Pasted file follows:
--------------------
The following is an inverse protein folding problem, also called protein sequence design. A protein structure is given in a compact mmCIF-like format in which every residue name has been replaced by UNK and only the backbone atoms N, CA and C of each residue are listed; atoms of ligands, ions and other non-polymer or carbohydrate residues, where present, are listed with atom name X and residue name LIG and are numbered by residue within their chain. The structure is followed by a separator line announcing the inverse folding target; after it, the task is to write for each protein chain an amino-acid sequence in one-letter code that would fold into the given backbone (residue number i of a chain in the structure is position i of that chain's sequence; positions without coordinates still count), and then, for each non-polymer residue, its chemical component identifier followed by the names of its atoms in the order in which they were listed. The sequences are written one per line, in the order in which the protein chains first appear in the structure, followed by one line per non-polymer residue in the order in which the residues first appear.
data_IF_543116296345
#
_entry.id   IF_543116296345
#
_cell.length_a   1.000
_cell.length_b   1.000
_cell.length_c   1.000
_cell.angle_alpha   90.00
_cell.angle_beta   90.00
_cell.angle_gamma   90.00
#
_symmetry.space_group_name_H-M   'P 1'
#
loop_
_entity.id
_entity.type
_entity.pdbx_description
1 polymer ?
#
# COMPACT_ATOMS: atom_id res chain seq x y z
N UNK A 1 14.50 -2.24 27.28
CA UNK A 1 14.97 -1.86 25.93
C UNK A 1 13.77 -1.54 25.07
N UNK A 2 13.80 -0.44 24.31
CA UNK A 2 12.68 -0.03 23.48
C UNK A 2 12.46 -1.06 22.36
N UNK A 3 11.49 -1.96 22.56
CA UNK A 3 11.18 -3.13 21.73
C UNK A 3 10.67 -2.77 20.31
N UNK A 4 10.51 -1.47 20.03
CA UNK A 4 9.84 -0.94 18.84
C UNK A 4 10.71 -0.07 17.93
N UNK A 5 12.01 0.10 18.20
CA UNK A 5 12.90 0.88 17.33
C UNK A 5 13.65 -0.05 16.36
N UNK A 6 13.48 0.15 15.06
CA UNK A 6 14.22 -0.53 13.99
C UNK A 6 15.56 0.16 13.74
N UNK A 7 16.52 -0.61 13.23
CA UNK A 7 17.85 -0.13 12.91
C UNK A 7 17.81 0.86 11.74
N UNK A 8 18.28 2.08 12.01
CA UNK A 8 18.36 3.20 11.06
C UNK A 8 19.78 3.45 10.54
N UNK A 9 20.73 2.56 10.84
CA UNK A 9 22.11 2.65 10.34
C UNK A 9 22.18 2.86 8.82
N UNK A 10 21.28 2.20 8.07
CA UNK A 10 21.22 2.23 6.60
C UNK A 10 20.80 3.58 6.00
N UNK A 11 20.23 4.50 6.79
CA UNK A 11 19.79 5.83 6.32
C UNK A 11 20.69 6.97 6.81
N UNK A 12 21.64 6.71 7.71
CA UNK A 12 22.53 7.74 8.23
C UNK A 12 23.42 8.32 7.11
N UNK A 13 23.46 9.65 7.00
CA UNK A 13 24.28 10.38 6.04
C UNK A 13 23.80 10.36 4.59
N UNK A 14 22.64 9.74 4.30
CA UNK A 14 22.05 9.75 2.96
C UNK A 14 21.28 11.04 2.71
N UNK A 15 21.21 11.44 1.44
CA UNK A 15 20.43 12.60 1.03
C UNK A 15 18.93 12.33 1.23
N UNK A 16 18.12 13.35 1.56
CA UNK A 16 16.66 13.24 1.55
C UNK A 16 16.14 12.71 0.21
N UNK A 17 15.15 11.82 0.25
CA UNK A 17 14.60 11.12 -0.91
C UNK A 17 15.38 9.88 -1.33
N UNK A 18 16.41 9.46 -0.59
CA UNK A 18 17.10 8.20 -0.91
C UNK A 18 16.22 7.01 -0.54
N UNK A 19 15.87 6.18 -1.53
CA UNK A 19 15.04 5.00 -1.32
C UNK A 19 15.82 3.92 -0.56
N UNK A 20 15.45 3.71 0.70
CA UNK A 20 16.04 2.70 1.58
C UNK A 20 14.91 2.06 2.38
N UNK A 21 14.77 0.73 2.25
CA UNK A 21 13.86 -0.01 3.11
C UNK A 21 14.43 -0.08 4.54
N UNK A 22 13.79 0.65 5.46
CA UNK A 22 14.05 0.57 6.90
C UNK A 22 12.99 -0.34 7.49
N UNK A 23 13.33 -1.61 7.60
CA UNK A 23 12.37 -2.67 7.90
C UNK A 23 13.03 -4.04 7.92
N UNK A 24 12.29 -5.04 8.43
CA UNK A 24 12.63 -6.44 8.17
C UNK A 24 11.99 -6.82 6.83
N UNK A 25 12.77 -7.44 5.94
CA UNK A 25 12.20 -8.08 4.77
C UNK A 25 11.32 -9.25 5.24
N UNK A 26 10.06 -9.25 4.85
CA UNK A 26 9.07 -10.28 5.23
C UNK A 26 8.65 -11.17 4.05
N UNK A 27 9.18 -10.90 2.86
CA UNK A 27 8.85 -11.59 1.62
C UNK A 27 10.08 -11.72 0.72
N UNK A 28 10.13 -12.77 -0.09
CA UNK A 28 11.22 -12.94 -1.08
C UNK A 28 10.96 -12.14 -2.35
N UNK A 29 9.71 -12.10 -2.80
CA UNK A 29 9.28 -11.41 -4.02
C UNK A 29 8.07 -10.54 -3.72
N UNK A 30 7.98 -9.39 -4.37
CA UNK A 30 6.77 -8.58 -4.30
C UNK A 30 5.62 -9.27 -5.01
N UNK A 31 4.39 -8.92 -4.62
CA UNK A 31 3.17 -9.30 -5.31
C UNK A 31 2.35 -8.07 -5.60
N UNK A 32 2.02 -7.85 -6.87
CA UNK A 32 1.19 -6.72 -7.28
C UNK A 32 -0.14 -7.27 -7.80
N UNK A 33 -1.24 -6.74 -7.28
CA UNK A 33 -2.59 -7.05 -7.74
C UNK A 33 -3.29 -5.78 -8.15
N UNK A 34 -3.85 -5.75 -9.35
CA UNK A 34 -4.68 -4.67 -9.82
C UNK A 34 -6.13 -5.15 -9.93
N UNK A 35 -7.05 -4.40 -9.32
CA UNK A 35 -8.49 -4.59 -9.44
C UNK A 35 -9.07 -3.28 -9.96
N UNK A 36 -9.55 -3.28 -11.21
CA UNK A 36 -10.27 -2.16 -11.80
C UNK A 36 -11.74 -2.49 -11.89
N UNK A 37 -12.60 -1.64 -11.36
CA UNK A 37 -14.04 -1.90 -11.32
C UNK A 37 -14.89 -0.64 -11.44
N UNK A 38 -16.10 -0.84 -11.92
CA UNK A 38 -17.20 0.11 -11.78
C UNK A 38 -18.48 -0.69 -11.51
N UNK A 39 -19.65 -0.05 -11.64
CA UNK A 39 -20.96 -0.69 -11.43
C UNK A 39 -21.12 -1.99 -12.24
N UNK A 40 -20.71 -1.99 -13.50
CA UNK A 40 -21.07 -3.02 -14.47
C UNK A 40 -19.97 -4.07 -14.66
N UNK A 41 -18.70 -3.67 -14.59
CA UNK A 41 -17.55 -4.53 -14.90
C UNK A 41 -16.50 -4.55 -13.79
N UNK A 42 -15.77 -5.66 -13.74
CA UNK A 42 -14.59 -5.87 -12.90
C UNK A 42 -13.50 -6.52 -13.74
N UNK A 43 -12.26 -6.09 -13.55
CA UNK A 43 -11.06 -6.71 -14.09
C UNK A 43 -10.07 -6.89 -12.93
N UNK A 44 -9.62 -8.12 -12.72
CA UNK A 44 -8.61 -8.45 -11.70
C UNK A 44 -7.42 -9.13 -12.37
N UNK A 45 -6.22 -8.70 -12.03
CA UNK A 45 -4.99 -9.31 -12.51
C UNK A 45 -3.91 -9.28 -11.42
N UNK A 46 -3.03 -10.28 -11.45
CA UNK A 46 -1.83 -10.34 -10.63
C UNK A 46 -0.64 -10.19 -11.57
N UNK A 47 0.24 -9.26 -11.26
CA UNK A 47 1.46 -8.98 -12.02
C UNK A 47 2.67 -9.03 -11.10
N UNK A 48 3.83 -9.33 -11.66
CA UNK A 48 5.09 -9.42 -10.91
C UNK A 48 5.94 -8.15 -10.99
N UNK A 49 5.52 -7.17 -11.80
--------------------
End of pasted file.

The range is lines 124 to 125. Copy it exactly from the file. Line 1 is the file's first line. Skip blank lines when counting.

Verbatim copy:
N UNK A 35 -7.05 -4.40 -9.32
CA UNK A 35 -8.49 -4.59 -9.44